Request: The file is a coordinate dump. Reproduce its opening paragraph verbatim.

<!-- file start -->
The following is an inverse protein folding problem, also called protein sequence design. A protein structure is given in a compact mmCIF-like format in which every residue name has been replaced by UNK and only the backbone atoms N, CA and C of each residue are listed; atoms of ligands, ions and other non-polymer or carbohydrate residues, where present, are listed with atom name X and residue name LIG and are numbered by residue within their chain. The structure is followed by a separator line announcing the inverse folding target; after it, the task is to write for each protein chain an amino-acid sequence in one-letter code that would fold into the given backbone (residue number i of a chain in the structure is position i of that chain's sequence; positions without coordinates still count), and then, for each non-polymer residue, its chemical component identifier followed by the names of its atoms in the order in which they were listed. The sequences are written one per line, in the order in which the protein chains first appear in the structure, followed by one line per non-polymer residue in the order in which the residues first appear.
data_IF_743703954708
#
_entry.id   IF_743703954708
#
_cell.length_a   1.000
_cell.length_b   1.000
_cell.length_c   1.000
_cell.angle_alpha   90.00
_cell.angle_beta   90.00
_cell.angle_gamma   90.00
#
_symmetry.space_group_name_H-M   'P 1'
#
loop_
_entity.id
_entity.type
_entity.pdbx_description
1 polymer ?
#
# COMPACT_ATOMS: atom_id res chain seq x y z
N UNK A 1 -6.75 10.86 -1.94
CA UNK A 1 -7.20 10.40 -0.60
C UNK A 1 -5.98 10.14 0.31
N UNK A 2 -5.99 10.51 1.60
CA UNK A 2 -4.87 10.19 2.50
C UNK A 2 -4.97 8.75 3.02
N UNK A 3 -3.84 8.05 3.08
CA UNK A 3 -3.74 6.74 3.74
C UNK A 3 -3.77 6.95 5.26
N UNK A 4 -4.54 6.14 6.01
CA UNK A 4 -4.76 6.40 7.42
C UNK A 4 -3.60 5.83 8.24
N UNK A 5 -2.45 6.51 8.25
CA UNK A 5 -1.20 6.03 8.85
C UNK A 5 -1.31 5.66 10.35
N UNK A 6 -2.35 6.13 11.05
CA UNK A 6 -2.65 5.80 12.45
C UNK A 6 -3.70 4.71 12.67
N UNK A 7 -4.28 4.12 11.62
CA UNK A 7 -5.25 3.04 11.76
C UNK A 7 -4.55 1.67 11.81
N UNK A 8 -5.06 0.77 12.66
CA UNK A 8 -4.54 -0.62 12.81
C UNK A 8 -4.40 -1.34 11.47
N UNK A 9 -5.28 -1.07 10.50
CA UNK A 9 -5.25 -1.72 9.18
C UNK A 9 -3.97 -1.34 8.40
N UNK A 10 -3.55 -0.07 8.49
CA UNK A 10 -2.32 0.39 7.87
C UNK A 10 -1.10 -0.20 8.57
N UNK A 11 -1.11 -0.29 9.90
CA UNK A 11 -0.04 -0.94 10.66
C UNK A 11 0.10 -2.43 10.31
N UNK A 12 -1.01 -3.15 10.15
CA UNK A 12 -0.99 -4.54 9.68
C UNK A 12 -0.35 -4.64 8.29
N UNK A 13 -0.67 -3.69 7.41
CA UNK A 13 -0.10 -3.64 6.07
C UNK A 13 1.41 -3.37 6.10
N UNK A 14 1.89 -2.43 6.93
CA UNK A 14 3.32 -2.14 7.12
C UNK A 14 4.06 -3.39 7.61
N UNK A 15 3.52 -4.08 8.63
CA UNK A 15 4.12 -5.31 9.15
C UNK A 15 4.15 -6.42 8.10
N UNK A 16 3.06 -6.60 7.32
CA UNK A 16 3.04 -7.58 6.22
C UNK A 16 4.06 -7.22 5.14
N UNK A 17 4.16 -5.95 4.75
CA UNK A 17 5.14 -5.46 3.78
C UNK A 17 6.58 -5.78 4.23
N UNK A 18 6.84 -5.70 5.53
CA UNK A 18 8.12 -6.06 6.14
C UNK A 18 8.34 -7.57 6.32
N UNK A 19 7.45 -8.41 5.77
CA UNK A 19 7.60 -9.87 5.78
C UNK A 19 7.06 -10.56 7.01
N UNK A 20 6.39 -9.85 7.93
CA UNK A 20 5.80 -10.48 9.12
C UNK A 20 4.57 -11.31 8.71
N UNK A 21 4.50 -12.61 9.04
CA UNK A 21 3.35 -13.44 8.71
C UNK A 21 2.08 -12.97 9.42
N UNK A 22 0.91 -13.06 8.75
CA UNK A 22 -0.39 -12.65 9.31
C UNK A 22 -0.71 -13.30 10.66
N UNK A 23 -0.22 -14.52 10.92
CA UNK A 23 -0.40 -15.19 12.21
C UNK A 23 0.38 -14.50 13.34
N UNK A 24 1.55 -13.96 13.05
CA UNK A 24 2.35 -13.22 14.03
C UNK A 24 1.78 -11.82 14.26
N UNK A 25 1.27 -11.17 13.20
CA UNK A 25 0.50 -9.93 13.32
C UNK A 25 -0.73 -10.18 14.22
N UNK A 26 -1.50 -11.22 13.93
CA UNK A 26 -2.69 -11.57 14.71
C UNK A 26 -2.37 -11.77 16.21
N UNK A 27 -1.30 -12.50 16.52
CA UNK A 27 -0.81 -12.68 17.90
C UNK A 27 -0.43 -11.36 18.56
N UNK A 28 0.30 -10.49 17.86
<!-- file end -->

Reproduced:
The following is an inverse protein folding problem, also called protein sequence design. A protein structure is given in a compact mmCIF-like format in which every residue name has been replaced by UNK and only the backbone atoms N, CA and C of each residue are listed; atoms of ligands, ions and other non-polymer or carbohydrate residues, where present, are listed with atom name X and residue name LIG and are numbered by residue within their chain. The structure is followed by a separator line announcing the inverse folding target; after it, the task is to write for each protein chain an amino-acid sequence in one-letter code that would fold into the given backbone (residue number i of a chain in the structure is position i of that chain's sequence; positions without coordinates still count), and then, for each non-polymer residue, its chemical component identifier followed by the names of its atoms in the order in which they were listed. The sequences are written one per line, in the order in which the protein chains first appear in the structure, followed by one line per non-polymer residue in the order in which the residues first appear.